12th graders ready to enter university without exam experience due to pandemic | Rare Techy


When Grade 12 students in the London area head off to university this fall, they will all have one thing in common.

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When Grade 12 students in the London area head off to university this fall, they will all have one thing in common.

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Like all his peers at the Thames Valley District School Board, Oakridge Secondary School Grade 12 student Steve Xia has not taken a single final exam since the pandemic was declared in March 2020.

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“I had a pretty normal year and a half of high school,” he said, “there were a lot of activities, I joined a lot of clubs and met new people.

“Everything fell apart when the pandemic started.”

The past two years of learning have been a sometimes frustrating transition between online and classroom learning.

Exams were canceled during the pandemic “as a way to maximize instructional time in the classroom to support new learning for students,” said Riley Culhane, associate director of the Thames Valley District School Board.

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“We had some experience taking the test in the first year and a half (before the pandemic),” said Zia, who plans to study nursing at Western this fall. “Our school board doesn’t have set exams, but for some of my classes, our teachers give us informal final evaluations that don’t count toward the grade.”

Still, questions linger about students’ ability to navigate their first year of post-secondary education.

“There’s a cloud of unknowns among my friends,” Zia said. “But they are hopeful and confident that their last semester of high school will give them the skills they need to work so they can adapt to university.”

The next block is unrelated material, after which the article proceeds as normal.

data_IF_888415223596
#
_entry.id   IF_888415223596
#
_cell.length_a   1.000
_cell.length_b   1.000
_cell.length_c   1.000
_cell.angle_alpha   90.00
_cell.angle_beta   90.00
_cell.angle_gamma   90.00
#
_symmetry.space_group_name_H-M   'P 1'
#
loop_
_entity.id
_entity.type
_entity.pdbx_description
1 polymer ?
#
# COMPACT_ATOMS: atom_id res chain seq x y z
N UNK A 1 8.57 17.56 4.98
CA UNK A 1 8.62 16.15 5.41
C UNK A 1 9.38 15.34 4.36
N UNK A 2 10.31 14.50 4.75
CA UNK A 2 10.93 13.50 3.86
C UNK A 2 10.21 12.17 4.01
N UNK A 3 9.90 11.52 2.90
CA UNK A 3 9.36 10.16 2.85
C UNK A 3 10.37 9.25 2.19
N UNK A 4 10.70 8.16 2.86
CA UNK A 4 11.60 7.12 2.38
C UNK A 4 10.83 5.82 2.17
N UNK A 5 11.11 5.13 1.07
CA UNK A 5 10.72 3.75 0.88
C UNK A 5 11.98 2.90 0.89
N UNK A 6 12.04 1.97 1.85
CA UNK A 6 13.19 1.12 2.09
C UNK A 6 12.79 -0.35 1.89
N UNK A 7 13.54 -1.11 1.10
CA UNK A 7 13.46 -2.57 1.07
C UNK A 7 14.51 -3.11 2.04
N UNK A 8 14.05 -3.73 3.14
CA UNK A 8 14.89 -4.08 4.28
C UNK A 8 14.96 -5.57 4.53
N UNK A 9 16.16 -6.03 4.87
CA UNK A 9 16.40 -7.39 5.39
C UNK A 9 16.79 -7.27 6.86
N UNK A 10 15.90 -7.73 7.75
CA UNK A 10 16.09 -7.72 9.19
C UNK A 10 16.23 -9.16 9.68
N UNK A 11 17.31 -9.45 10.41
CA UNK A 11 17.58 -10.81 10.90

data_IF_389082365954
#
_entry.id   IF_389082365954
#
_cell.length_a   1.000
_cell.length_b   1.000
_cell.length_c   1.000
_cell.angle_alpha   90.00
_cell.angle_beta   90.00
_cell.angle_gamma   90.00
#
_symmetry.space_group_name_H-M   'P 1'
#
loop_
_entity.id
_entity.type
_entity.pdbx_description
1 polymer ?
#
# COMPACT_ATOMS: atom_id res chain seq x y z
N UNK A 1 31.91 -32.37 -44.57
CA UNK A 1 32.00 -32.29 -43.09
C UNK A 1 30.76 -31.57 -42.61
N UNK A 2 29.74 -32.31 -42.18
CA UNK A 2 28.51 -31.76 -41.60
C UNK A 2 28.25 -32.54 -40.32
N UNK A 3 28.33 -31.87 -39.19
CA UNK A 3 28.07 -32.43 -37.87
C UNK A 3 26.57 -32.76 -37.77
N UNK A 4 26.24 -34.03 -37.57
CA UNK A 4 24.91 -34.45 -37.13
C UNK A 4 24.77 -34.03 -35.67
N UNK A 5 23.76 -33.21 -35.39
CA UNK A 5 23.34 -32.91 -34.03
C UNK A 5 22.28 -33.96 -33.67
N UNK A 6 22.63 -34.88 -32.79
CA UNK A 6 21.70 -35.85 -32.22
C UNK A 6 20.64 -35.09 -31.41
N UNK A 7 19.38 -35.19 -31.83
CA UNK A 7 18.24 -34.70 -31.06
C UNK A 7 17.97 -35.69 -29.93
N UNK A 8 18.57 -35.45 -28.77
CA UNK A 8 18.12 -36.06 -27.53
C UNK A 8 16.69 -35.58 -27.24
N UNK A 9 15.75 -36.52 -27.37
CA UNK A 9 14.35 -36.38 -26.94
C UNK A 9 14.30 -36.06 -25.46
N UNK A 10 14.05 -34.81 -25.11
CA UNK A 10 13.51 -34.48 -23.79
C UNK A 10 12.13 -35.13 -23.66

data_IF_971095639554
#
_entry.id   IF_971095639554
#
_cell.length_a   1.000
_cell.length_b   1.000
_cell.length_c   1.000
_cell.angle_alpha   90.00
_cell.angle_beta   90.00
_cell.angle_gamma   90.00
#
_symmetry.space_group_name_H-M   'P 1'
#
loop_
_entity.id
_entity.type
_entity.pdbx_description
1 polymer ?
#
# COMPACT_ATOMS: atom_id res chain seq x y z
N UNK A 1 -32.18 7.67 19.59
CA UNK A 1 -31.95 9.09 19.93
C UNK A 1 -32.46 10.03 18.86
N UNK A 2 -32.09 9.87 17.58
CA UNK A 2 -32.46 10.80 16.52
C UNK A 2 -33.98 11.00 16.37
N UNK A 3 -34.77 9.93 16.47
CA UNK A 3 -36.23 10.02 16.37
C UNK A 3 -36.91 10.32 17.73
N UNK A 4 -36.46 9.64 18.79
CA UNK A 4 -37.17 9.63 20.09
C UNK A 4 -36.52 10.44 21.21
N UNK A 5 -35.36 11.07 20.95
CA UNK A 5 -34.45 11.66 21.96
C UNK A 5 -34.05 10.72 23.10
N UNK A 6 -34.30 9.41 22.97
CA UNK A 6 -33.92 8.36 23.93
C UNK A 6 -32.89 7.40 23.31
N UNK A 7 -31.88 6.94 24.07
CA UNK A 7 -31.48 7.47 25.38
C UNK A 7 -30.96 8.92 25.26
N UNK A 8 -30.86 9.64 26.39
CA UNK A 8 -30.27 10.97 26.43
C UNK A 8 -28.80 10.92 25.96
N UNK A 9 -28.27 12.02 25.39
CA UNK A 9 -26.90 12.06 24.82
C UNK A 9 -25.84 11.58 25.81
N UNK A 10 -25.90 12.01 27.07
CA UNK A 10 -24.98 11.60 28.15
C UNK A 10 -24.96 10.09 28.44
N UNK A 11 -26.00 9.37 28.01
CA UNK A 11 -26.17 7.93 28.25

George Letsos, a geography teacher and department head at Oakridge who is also Zia’s politics teacher, said the pandemic has caused a “huge change in teaching and learning.”

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But he believes there are “much more defining moments” in studying than a final exam.

Campus of Western University.  (Derek Rutten/The London Free Press)
Campus of Western University. (Derek Rutten/The London Free Press)

“Just because universities have exams, doesn’t mean high schools have to have them,” Letsos said. “There are more ways to show overall learning than just a test or an exam.”

As an example, he said his senior class has been working on a simulation of the United Nations as a way to demonstrate their skills.

“The process of getting them to research a country’s particular approach and communicate that to your peers and be able to defend that position is much more valuable than taking an exam,” Letsos said. “By taking on real authentic experiences, we’re trying to reshape what teaching and learning looks like.”

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Former Thames Valley education director Bill Tucker, associate professor in Western’s faculty of education, said there were ways to progress from the inexperience of their first year at university.

“I would encourage any Grade 12 student who has applied and been accepted into an Ontario university or college program to take advantage of the introductory programs offered by post-secondary institutions during the summer,” he said. “They provide excellent material to help students adapt to the world of university and college.”

At Western University, transition programming includes SmartStart Learning and Academics, where students can explore differences in university-style learning and grasp key concepts from Grade 12 courses.

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Through its Academic Success Program, a Western student in core first-year courses is paired with an upper-year study coach who can offer academic support and other opportunities throughout the fall term.

Western also offers the Thriving Foundation, a transition program that includes a summer academic orientation where students can access support in creating their course schedule.

“We know the transition from high school to university can be challenging for students, especially given the unique circumstances presented by the pandemic,” said Stephanie Hein Beatty, Western’s director of leadership and learning.

Western is hosting an open house on May 7 to give students a chance to explore program options, meet members of the university community and learn about support, she said.



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